Cuss Words

posted in: Mind Tools, Shop Manual for Men | 2

 

Cussing is the language of men. I’m not talking about people who use swear words as filler because they don’t know what else to say. I’m not talking about the indiscriminate f-bomber either. Cussing has a definite set of purposes in the world of a man. Do you know what they are?

My favorite example is Gunnery SGT Hartman in “Full Metal Jacket”.

Cussing is a communications tool that is very effective with other men. In the video above, SGT Hartman is taking raw recruits and doing several things by cussing them out. First, he is establishing the gravity of the situation by putting the recruits in fear. He is specifically putting them in fear of him, so essentially he is establishing the male pecking order. This is something you find in any male group dynamic where a hierarchy starts to form from the alpha leader on down. Cussing, teasing, challenging is a natural part of that.

Cussing is a sledgehammer for driving points home. Basic training is all about breaking the teenage recruits down and then building them back up into killers, or at least into a group that will follow orders under the most extreme conditions. Cussing each other out in a light hearted way is also a means of building camaraderie with other men. Cussing is a communication tool for men, but not so much for women, and I’ll get to that shortly.

A time, a place, a purpose.

We’ve all done it to blow off some anger and frustration, but swearing really needs to be looked at as a tool. If you use it too much it becomes dull on the ear of the recipient. “The fucking beer was fucking warm and in a fucking dirty mug, for fucks sake”. If used all the time for everyday conversation cussing is worthless and annoying. People get used to hearing it, and will tune you out. The time to use it is when you are trying to make an important point, or establish your authority in a group of men, or go up against someone who is challenging your authority.

Let’s talk about places. There are places where it is not best to pull out the salty talk. Around small children for instance. I think you can start to ease it in occasionally with teenagers. I’ll give you a personal example. My dad was a platoon Sargent in the Army. His style of talk around us kids was not typically full of cuss words. Those only came out when he was angry about something or had injured himself. The worst I ever got was as a young man, when I had particularly disappointed him by letting a student loan go into default that he had cosigned on. His exact words were, “you’ve really torn me a second asshole here. What the fuck are you doing?”. That made an impression on me.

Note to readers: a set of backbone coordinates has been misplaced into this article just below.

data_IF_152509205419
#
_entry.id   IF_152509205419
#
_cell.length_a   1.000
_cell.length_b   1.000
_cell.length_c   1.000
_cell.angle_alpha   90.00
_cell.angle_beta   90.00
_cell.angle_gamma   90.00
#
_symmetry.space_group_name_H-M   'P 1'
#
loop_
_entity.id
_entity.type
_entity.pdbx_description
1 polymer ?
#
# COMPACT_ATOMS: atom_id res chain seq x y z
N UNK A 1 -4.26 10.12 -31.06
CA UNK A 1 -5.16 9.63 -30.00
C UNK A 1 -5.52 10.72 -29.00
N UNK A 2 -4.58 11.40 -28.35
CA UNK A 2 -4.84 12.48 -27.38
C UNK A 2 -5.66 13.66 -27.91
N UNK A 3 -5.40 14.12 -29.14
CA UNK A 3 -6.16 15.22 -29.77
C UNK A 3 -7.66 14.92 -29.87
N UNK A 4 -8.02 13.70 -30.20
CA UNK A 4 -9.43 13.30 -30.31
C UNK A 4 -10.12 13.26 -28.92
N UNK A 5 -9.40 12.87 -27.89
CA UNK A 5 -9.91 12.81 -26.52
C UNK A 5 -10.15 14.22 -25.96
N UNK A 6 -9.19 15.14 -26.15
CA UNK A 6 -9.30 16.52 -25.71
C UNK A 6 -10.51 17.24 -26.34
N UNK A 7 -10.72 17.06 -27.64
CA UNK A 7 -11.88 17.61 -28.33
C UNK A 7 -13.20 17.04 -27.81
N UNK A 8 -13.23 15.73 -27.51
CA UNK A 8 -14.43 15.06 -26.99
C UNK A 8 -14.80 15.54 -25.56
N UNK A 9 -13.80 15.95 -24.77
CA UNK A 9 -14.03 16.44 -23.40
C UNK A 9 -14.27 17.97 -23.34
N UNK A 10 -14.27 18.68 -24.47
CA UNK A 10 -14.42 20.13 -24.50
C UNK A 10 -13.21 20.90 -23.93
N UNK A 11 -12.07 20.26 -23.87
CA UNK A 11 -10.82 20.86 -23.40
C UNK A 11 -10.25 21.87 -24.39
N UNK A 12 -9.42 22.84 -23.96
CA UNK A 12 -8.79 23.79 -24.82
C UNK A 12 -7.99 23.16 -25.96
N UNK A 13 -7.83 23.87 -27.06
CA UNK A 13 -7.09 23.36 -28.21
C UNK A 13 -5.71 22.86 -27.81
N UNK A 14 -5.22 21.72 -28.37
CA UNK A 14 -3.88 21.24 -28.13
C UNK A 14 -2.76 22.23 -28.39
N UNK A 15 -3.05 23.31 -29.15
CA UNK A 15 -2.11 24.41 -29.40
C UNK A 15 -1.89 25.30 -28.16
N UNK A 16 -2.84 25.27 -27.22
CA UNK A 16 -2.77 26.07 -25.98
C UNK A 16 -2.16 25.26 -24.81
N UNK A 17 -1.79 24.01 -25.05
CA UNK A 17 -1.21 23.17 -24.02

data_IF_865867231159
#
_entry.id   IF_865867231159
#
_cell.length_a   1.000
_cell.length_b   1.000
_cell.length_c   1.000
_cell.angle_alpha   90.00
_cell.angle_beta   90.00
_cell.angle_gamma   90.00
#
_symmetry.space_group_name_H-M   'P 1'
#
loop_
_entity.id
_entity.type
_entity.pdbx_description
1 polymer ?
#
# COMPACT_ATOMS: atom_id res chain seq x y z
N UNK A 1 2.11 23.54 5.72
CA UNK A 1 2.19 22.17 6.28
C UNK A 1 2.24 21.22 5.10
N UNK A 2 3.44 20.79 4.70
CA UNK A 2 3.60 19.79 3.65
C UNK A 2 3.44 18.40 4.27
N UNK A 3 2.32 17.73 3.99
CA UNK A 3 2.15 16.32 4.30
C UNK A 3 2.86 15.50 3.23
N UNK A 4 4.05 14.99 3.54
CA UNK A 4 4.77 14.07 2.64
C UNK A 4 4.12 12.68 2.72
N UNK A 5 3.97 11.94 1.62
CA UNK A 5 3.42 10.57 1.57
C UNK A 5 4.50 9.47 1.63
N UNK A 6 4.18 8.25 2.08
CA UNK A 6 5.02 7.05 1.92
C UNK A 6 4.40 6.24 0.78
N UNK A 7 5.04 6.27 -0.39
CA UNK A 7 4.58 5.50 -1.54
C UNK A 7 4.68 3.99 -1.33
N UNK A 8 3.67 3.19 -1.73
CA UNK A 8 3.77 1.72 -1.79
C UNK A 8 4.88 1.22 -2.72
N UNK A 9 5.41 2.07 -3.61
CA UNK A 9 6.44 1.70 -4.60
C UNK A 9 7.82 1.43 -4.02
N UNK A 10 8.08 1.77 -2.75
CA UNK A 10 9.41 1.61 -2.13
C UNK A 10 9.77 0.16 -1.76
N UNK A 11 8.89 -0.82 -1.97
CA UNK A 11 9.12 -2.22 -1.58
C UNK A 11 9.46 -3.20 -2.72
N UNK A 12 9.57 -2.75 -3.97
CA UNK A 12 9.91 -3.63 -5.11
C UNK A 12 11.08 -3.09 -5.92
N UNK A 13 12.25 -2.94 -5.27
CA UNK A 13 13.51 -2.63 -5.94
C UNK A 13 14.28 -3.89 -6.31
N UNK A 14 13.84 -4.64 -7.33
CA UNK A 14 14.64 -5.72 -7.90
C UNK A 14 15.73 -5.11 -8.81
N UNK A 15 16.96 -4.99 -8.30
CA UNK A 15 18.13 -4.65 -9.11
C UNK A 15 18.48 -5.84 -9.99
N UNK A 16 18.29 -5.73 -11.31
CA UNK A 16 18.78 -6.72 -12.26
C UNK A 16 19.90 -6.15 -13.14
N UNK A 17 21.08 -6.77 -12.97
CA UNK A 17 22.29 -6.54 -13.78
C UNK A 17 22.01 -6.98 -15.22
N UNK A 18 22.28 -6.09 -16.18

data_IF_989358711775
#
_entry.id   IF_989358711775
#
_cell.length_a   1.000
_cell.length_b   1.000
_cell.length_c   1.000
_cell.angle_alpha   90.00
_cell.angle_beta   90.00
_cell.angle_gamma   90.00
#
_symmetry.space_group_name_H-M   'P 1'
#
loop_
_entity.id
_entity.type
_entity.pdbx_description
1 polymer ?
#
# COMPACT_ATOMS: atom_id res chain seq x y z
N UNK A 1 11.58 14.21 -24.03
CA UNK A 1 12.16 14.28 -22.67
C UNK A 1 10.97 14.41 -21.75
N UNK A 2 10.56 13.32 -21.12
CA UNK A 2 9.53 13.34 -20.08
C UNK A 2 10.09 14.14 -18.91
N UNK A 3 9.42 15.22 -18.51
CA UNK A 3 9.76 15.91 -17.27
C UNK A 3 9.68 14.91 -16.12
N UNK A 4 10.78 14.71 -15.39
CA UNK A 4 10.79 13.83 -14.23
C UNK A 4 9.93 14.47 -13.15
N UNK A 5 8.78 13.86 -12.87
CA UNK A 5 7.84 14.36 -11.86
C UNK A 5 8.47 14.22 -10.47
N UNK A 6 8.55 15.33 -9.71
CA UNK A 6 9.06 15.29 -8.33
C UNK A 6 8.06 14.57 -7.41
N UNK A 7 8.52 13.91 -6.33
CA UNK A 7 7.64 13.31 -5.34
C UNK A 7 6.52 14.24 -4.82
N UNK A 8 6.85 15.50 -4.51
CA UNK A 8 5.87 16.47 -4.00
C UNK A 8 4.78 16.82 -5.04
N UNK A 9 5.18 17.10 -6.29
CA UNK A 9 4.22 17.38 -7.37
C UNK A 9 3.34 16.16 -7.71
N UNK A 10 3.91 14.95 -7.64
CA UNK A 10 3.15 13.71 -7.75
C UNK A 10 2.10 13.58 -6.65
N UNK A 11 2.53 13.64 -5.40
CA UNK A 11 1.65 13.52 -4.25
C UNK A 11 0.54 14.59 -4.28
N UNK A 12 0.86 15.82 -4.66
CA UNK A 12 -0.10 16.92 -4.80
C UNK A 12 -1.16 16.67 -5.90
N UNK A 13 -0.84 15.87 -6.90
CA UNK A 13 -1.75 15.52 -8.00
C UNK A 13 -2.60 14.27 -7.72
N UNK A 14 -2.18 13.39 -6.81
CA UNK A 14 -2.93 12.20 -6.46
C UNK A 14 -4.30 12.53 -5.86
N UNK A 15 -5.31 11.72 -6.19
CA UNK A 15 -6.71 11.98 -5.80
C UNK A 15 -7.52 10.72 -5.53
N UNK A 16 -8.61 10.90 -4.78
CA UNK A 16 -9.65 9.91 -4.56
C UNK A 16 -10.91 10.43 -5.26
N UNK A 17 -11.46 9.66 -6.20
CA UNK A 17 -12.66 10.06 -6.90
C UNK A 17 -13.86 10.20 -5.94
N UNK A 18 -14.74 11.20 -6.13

Let’s talk about another place. It’s Sunday morning at the end of church and you’re going through the line to shake hands with the preacher and say, “Damn preacher, that was a mighty fine sermon. That lake of fire talk just about made me shit my britches. Yes sir, gives a man something to think on”. Truthful, but not the best place or time. Now you churchians will protest that the Bible says you shouldn’t swear or take the Lord’s name in vain. That use of swearing is always in the context of an oath. Just like a witness is sworn in a court. Taking the Lord’s name in vain, simply means swearing an oath to God or before God under false pretenses. There are places and settings where cussing is out of place. Common sense will often tell you where those times and places are, but here are some examples; when small children are present, when speaking before authorities you are not challenging out of deference to their authority.

The verbal shiv.

It’s a true art form when you can verbally demolish an opponent without resorting to cussing. Not everyone can do it, and it’s not always effective if the target or audience doesn’t understand half of what you said. Part of the rhetorical attack is emotion based, not logic based. It’s about ridicule and mockery to make that person small in the eyes of others. It’s purpose is to undermine the targets authority without really addressing the facts around it. Vox Day is an example of a cruelty artist who wields his flaming rhetorical sword well.

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Salty Sue.

Women who cuss frequently will come across as less attractive even if they are a physical 10. Why is that? I believe some women pick up cussing to fit in with the guys, or worse to flat out challenge men. This is part of the feminist imperative. Some women who cuss a lot are just plain crude and obnoxious. Double standard? Men can do this but not be crude and obnoxious, but women can’t. Ah, grasshopper, men are not women, and women are not men. There is no equality when there is no sameness. The group dynamics for women are vastly different from men. Women are wonderful, but they are not men. A woman who acts like a man is not attractive to most men.

Then there are the dregs, the tatted up women of Wal-Mart. Women who are the end results of generations of feminist brainwashing and poor upbringing. They were raised that way and know nothing different.

 

2 Responses

  1. The verbal shiv. Too right.

    Lee Marvin just nails Colonel Breed into the ground with his pitch-perfect delivery of the best line in “The Dirty Dozen.” No cursing, just the ultimate put-down:

    “I owe you an apology, Colonel. I always thought you were a cold, unimaginative, tight-lipped officer. But you’re really . . . quite emotional. Aren’t you?”

  2. Excellent example. Lee Marvin is a classic!

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